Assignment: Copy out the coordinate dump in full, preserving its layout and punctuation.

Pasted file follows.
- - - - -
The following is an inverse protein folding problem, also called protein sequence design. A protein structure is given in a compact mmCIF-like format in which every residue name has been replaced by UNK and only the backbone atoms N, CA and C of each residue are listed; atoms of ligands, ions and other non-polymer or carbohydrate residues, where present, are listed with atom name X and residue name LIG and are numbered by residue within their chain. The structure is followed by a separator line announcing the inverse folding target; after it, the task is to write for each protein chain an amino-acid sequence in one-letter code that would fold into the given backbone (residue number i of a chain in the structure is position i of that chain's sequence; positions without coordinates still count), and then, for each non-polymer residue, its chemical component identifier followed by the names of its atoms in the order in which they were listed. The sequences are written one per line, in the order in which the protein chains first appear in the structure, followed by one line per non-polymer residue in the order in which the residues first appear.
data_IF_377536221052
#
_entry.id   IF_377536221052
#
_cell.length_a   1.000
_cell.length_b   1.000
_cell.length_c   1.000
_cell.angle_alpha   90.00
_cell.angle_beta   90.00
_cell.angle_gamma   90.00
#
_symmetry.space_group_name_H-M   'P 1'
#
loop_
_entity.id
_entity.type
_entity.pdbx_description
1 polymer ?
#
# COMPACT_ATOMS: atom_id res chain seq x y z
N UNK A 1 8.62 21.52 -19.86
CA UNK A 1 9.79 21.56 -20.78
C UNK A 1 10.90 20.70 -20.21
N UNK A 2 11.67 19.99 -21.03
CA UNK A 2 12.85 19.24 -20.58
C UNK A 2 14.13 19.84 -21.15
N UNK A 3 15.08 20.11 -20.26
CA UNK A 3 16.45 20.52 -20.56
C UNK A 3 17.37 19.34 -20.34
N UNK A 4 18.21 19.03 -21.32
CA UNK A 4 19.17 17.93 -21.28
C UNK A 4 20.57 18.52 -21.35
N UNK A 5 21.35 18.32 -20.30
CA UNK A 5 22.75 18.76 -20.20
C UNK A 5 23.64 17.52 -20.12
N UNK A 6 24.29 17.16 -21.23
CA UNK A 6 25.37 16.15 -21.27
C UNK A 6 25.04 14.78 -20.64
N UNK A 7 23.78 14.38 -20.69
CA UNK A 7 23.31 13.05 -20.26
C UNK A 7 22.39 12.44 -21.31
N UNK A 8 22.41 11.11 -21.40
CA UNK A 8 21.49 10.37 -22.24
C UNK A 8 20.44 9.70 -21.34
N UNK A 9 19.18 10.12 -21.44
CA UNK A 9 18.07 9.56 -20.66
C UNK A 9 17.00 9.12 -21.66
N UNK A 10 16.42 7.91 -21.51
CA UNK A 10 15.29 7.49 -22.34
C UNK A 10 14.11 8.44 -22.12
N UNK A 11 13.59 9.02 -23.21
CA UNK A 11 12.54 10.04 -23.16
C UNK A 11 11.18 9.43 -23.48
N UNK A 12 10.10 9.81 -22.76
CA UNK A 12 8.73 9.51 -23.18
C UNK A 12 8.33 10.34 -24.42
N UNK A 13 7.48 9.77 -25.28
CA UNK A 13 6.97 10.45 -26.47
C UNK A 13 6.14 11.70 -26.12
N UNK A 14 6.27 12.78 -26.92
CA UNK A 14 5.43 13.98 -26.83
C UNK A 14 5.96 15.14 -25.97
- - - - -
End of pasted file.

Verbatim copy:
The following is an inverse protein folding problem, also called protein sequence design. A protein structure is given in a compact mmCIF-like format in which every residue name has been replaced by UNK and only the backbone atoms N, CA and C of each residue are listed; atoms of ligands, ions and other non-polymer or carbohydrate residues, where present, are listed with atom name X and residue name LIG and are numbered by residue within their chain. The structure is followed by a separator line announcing the inverse folding target; after it, the task is to write for each protein chain an amino-acid sequence in one-letter code that would fold into the given backbone (residue number i of a chain in the structure is position i of that chain's sequence; positions without coordinates still count), and then, for each non-polymer residue, its chemical component identifier followed by the names of its atoms in the order in which they were listed. The sequences are written one per line, in the order in which the protein chains first appear in the structure, followed by one line per non-polymer residue in the order in which the residues first appear.
data_IF_377536221052
#
_entry.id   IF_377536221052
#
_cell.length_a   1.000
_cell.length_b   1.000
_cell.length_c   1.000
_cell.angle_alpha   90.00
_cell.angle_beta   90.00
_cell.angle_gamma   90.00
#
_symmetry.space_group_name_H-M   'P 1'
#
loop_
_entity.id
_entity.type
_entity.pdbx_description
1 polymer ?
#
# COMPACT_ATOMS: atom_id res chain seq x y z
N UNK A 1 8.62 21.52 -19.86
CA UNK A 1 9.79 21.56 -20.78
C UNK A 1 10.90 20.70 -20.21
N UNK A 2 11.67 19.99 -21.03
CA UNK A 2 12.85 19.24 -20.58
C UNK A 2 14.13 19.84 -21.15
N UNK A 3 15.08 20.11 -20.26
CA UNK A 3 16.45 20.52 -20.56
C UNK A 3 17.37 19.34 -20.34
N UNK A 4 18.21 19.03 -21.32
CA UNK A 4 19.17 17.93 -21.28
C UNK A 4 20.57 18.52 -21.35
N UNK A 5 21.35 18.32 -20.30
CA UNK A 5 22.75 18.76 -20.20
C UNK A 5 23.64 17.52 -20.12
N UNK A 6 24.29 17.16 -21.23
CA UNK A 6 25.37 16.15 -21.27
C UNK A 6 25.04 14.78 -20.64
N UNK A 7 23.78 14.38 -20.69
CA UNK A 7 23.31 13.05 -20.26
C UNK A 7 22.39 12.44 -21.31
N UNK A 8 22.41 11.11 -21.40
CA UNK A 8 21.49 10.37 -22.24
C UNK A 8 20.44 9.70 -21.34
N UNK A 9 19.18 10.12 -21.44
CA UNK A 9 18.07 9.56 -20.66
C UNK A 9 17.00 9.12 -21.66
N UNK A 10 16.42 7.91 -21.51
CA UNK A 10 15.29 7.49 -22.34
C UNK A 10 14.11 8.44 -22.12
N UNK A 11 13.59 9.02 -23.21
CA UNK A 11 12.54 10.04 -23.16
C UNK A 11 11.18 9.43 -23.48
N UNK A 12 10.10 9.81 -22.76
CA UNK A 12 8.73 9.51 -23.18
C UNK A 12 8.33 10.34 -24.42
N UNK A 13 7.48 9.77 -25.28
CA UNK A 13 6.97 10.45 -26.47
C UNK A 13 6.14 11.70 -26.12
N UNK A 14 6.27 12.78 -26.92
CA UNK A 14 5.43 13.98 -26.83
C UNK A 14 5.96 15.14 -25.97